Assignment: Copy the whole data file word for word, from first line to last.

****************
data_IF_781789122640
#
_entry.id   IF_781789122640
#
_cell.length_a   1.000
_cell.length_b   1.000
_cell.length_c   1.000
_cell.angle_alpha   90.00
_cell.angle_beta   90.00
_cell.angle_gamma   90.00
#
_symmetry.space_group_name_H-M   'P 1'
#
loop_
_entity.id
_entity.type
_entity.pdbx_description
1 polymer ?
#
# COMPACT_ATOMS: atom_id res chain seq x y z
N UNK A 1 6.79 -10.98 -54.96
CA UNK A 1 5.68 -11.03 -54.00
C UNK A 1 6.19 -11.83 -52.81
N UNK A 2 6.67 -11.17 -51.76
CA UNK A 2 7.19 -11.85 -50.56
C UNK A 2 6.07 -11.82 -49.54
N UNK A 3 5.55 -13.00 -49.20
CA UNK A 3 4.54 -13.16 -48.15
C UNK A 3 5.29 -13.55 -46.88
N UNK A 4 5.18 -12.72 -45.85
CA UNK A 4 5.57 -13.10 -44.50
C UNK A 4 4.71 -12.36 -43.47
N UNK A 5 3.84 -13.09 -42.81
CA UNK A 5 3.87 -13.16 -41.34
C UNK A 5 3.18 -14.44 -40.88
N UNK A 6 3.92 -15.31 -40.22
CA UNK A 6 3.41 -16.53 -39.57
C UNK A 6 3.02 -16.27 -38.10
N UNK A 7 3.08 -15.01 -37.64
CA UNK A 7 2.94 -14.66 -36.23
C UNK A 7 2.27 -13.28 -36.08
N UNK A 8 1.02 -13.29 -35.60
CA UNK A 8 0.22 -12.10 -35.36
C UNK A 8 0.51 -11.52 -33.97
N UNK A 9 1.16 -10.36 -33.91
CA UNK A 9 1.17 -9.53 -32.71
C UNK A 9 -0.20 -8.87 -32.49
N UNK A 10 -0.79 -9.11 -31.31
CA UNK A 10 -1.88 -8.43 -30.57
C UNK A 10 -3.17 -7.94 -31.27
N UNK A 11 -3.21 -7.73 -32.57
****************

data_IF_781789122640
#
_entry.id   IF_781789122640
#
_cell.length_a   1.000
_cell.length_b   1.000
_cell.length_c   1.000
_cell.angle_alpha   90.00
_cell.angle_beta   90.00
_cell.angle_gamma   90.00
#
_symmetry.space_group_name_H-M   'P 1'
#
loop_
_entity.id
_entity.type
_entity.pdbx_description
1 polymer ?
#
# COMPACT_ATOMS: atom_id res chain seq x y z
N UNK A 1 6.79 -10.98 -54.96
CA UNK A 1 5.68 -11.03 -54.00
C UNK A 1 6.19 -11.83 -52.81
N UNK A 2 6.67 -11.17 -51.76
CA UNK A 2 7.19 -11.85 -50.56
C UNK A 2 6.07 -11.82 -49.54
N UNK A 3 5.55 -13.00 -49.20
CA UNK A 3 4.54 -13.16 -48.15
C UNK A 3 5.29 -13.55 -46.88
N UNK A 4 5.18 -12.72 -45.85
CA UNK A 4 5.57 -13.10 -44.50
C UNK A 4 4.71 -12.36 -43.47
N UNK A 5 3.84 -13.09 -42.81
CA UNK A 5 3.87 -13.16 -41.34
C UNK A 5 3.18 -14.44 -40.88
N UNK A 6 3.92 -15.31 -40.22
CA UNK A 6 3.41 -16.53 -39.57
C UNK A 6 3.02 -16.27 -38.10
N UNK A 7 3.08 -15.01 -37.64
CA UNK A 7 2.94 -14.66 -36.23
C UNK A 7 2.27 -13.28 -36.08
N UNK A 8 1.02 -13.29 -35.60
CA UNK A 8 0.22 -12.10 -35.36
C UNK A 8 0.51 -11.52 -33.97
N UNK A 9 1.16 -10.36 -33.91
CA UNK A 9 1.17 -9.53 -32.71
C UNK A 9 -0.20 -8.87 -32.49
N UNK A 10 -0.79 -9.11 -31.31
CA UNK A 10 -1.88 -8.43 -30.57
C UNK A 10 -3.17 -7.94 -31.27
N UNK A 11 -3.21 -7.73 -32.57